Raymond Buckland

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Raymond Buckland
Born 31 August 1934 (1934-08-31) (age 82)
London, England


Parents  : Stanley Thomas Buckland , Eileen Lizzie Wells

Raymond Buckland (born 31 August 1934), whose craft name is Robat, is an English American writer on the subject of Wicca and the occult, and a significant figure in the history of Wicca, of which he is a High Priest in both the Gardnerian and Seax traditions.

According to his written works, primarily Witchcraft from the Inside, published in 1971, he was the first person in the United States to openly admit to being a practitioner of Wicca,[citation needed] and he introduced the lineage of Gardnerian Wicca to the United States in 1964, after having been initiated by Gerald Gardner's then-high priestess Monique Wilson in Britain the previous year. He later formed his own tradition dubbed Seax-Wica which focuses on the symbolism of Anglo-Saxon paganism.[1]


Britain: 1934-1962[edit]

Buckland was born in London on 31 August 1934,[2] to Eileen and Stanley Buckland. Buckland was of mixed ethnicity; his mother was English, but his father was Romani.[3] He was raised in the Anglican Church but developed an interest in Spiritualism and the occult at about age 12, after encountering it from a Spiritualist uncle.[4][5]

When World War II broke out in 1939, the family moved to Nottingham, where Buckland attended Nottingham High School. It was here that he became involved in amateur dramatic productions.[1]

He went on to be educated at King's College School. In 1955 he married Rosemary Moss. From 1957 to 1959, he served in the Royal Air Force, and then went on to work in a London publishing company for four years, before he and his wife emigrated to the United States in 1962, where they lived on Long Island, New York.[2]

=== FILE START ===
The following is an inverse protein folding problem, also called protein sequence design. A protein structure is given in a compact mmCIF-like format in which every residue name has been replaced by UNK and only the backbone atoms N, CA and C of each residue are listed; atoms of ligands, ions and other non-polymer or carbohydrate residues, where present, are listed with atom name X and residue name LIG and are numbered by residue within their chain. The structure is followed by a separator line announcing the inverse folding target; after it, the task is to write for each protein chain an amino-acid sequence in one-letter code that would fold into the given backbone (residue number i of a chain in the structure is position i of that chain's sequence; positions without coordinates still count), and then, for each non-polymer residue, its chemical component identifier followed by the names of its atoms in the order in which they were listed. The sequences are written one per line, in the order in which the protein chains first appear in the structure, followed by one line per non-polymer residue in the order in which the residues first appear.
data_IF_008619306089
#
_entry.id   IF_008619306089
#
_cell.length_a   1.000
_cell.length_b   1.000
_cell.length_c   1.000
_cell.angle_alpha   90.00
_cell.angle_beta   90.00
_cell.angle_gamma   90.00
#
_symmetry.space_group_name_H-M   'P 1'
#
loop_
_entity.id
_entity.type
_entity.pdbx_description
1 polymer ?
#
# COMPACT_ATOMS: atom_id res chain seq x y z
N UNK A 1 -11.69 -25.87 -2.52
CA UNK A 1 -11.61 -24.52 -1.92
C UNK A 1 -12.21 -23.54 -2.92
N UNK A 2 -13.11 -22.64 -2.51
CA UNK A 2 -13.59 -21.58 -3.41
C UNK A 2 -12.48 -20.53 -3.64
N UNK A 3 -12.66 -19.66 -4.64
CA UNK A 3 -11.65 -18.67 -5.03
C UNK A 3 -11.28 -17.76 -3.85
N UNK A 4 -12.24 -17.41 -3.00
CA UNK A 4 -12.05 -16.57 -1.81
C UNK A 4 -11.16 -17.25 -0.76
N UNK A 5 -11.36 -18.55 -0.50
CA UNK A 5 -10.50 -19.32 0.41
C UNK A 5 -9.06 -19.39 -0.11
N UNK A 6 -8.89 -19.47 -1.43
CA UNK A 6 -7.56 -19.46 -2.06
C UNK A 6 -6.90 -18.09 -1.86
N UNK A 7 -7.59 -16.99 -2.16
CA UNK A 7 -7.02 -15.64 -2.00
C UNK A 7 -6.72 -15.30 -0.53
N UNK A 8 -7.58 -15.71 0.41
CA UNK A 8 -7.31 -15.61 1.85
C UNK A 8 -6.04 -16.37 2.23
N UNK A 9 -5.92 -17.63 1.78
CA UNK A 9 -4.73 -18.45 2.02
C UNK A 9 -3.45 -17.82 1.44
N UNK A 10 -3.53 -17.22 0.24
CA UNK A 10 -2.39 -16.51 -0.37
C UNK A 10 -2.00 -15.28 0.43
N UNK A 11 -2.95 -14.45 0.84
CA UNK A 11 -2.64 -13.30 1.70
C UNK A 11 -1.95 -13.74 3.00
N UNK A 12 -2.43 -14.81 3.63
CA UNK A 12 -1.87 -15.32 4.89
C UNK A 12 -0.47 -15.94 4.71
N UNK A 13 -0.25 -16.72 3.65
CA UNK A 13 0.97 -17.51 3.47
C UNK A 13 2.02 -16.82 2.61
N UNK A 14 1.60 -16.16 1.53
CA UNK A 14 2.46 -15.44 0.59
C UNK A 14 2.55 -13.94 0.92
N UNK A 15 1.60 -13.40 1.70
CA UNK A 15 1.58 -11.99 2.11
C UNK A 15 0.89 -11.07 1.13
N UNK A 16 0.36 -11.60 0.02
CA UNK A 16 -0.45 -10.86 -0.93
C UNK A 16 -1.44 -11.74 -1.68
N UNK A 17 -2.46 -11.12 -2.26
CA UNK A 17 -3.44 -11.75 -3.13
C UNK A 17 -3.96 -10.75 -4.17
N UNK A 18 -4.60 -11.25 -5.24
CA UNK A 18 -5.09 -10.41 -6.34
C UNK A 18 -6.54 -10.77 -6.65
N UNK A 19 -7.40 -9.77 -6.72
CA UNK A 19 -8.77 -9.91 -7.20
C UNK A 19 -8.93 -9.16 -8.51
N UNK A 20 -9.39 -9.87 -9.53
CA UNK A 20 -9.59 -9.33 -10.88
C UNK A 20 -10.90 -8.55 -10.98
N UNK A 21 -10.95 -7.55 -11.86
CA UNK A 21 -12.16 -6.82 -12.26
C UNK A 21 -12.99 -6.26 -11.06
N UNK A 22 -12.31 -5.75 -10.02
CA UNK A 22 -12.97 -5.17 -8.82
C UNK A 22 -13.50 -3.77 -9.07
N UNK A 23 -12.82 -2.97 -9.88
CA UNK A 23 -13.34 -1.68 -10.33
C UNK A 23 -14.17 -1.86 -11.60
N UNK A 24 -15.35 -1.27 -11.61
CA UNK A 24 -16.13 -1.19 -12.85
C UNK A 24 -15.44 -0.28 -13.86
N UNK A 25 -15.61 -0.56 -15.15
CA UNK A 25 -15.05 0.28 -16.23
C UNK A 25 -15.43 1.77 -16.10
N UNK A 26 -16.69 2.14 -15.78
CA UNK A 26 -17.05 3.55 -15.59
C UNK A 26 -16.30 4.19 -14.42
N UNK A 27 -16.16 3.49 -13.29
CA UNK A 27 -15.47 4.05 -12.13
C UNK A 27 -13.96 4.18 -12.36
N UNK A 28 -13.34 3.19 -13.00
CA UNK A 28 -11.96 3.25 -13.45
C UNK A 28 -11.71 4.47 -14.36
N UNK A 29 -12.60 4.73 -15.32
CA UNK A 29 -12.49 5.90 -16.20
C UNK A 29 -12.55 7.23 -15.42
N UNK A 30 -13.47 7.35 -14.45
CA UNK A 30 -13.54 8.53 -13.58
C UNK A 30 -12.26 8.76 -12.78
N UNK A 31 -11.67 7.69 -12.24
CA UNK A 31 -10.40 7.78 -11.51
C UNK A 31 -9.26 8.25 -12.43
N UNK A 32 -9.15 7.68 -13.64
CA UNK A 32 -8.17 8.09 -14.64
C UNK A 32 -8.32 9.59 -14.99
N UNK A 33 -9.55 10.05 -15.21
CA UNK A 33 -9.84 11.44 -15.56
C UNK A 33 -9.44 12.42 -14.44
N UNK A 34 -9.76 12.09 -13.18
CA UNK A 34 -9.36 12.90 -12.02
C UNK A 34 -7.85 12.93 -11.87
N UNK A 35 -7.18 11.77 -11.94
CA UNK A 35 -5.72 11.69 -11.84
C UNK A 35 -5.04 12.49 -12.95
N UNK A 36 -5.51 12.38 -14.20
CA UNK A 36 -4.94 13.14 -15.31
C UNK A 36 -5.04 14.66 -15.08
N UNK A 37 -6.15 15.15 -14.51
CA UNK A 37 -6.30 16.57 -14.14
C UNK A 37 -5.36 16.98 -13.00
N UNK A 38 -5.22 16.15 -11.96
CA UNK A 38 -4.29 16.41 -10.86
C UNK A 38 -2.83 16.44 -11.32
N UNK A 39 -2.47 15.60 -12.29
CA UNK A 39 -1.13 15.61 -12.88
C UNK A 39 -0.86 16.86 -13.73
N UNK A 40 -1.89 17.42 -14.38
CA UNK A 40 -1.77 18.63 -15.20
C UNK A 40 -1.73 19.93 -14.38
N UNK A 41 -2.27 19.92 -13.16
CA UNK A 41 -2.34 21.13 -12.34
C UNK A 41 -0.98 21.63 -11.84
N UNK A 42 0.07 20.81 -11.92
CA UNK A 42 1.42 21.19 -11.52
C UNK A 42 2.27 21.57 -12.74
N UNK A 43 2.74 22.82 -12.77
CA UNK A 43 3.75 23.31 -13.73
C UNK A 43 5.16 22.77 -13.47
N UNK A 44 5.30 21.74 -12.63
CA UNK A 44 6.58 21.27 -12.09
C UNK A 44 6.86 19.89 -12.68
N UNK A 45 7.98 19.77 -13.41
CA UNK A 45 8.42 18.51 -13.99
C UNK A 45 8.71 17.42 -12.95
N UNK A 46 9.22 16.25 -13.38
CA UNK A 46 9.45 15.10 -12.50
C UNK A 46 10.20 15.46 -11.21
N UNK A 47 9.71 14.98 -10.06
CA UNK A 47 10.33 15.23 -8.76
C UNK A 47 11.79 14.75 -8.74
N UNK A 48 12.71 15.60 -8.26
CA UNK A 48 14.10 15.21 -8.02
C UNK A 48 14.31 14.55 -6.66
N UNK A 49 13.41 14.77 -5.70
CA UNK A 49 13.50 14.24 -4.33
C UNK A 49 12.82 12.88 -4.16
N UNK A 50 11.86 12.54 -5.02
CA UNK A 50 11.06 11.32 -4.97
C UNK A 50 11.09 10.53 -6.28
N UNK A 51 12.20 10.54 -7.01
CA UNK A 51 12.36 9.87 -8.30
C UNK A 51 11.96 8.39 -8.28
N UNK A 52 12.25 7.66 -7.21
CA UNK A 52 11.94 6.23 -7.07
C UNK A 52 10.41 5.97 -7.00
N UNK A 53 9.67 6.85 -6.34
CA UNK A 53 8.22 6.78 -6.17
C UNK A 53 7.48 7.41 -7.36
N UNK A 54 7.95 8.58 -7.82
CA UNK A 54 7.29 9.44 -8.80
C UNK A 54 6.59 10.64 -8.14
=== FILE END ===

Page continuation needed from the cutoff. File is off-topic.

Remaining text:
Whilst living in the United States, Buckland worked for British Airways.[3]

USA: 1962-[edit]

In the US, Buckland soon read the books The Witch-Cult in Western Europe by Margaret Murray and Witchcraft Today by Gerald Gardner, which gave him an insight into the Witchcraft religion, or Wicca as it is now more commonly known. Some sources relay that Buckland had established a relationship with Gardner when he was living on the Isle of Man and running his witchcraft museum; it seems this relationship was by correspondence.

The two became friends, and had several telephone conversations, which led to Buckland becoming Gardner's spokesman in America[citation needed]. Buckland also met and befriended Margaret St. Clair, author of the occult classic Sign of the Labrys.[6]

Both Buckland and his wife Rosemary travelled to Scotland, where, in Perth, they were initiated into the craft by the High Priestess Monique Wilson (known as the Lady Olwen).[7] Gardner attended the ceremony, but did not perform it himself. Gardner died shortly after, having never met Buckland again.

The Long Island Coven[edit]

The Bucklands returned home to the United States following their meeting with Gardner, bringing the Gardnerian Book of Shadows with them. That same year they founded a coven in Bay Shore, known as the Long Island Coven. This was the first group in the US following the Gardnerian Wicca lineage of direct initiation. Virtually all fully initiated Gardnerians in the US can trace their origins back to the Long Island Coven, which was a centre for neopaganism in America for twenty years.[2]